Japanese Students Visit Mosque to Learn about Islam

Japanís Youth Is Seeking Answers about Islam

June 07th, 2016

Japanese Schools organize visits to the Tokyo Camii in order to clarify misunderstandings about Islam. Japan’s Muslim community consists of around 100,000 Muslims, of which roughly 10,000 are ethnically Japanese.

Compared to Japan’s population of 128 million, this constitutes a significant minority in Japan. However, even though the number of followers of Islam is quite low in Japan, Japanese students wish to learn about the religion. Japanese students feel that the way Islam is portrayed in the media has led them to misunderstand what Islam is really about. Therefore, many schools have introduced trips to Tokyo’s largest mosque, the Tokyo Camii, for a cultural learning experience.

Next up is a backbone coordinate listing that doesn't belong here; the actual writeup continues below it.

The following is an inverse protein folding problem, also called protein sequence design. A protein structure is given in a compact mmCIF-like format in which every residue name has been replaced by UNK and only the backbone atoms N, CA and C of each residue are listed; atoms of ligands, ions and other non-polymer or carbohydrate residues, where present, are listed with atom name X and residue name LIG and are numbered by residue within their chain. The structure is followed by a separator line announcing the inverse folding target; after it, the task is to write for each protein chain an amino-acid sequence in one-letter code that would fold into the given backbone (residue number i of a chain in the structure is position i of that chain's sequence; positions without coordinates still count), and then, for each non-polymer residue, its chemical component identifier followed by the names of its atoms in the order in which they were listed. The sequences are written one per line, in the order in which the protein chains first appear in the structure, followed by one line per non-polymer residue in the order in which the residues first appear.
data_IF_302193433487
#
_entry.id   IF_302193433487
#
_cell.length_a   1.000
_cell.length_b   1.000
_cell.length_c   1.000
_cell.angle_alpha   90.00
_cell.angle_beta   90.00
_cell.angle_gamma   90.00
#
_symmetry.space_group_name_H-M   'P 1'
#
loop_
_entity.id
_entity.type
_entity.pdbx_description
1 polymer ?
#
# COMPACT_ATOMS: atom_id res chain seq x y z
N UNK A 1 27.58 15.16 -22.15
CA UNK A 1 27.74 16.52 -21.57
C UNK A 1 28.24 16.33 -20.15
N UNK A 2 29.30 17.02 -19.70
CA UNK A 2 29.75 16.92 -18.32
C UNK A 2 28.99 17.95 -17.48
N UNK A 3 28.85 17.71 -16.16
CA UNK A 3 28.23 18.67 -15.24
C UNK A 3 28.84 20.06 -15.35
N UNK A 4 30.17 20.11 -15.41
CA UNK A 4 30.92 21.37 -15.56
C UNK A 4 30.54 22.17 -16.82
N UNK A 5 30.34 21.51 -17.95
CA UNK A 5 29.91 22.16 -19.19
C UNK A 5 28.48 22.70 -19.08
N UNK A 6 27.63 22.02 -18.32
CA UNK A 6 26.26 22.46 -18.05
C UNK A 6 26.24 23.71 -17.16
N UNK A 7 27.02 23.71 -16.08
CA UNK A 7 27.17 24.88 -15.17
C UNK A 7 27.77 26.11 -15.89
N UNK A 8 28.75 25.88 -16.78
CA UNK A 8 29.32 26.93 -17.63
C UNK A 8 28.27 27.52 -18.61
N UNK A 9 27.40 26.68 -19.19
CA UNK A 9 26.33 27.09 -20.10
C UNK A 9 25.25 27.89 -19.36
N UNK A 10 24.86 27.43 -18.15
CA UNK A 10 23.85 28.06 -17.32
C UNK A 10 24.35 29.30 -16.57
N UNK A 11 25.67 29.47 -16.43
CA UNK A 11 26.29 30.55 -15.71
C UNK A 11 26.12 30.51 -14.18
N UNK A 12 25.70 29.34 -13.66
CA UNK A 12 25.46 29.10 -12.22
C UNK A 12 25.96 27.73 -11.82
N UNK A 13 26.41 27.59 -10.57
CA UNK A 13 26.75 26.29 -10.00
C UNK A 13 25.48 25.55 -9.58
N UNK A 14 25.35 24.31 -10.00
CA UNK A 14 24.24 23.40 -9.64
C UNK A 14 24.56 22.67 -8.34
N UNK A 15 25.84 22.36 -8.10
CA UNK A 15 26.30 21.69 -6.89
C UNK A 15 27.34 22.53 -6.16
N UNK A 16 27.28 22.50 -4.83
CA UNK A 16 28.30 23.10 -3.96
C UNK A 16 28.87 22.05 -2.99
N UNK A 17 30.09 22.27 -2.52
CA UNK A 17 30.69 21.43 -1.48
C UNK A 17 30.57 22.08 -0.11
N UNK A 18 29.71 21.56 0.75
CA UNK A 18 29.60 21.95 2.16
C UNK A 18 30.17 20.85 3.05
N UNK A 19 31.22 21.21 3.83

Shigeru Shimoyama, Tokyo Camii’s spokesman, is enthusiastic about the students learning about Islam as it is one of the fastest spreading religions, even in Japan, underlining the importance of understanding what Islam is actually about. He wants the students to learn about the peace-loving values of Islam, its rich history and how it promotes equality for everyone.

Akiko Kobayashi, one of the teachers organizing a school trip to rural Malaysia observing Muslim families, wants “students to see how people in Islamic communities co-exist, support each other, and show them their everyday life to help them understand it’s a religion advocating for peace”. She also hopes that it will eliminate any bias the students might have about Muslims.

Mainly because the media adopts a certain discourse when talking about “terrorists” and “Islamic radicals”, it has become very important to educate students and the public about Islam and the daily life of Muslims. Japanese school’s efforts to clarify what Islam is about to its students is a good step in the direction of avoiding social misconceptions and Islamophobia, and to the building of a Muslim-friendly community.



Cultural Diplomacy News
Dominique Schmutzer, CD News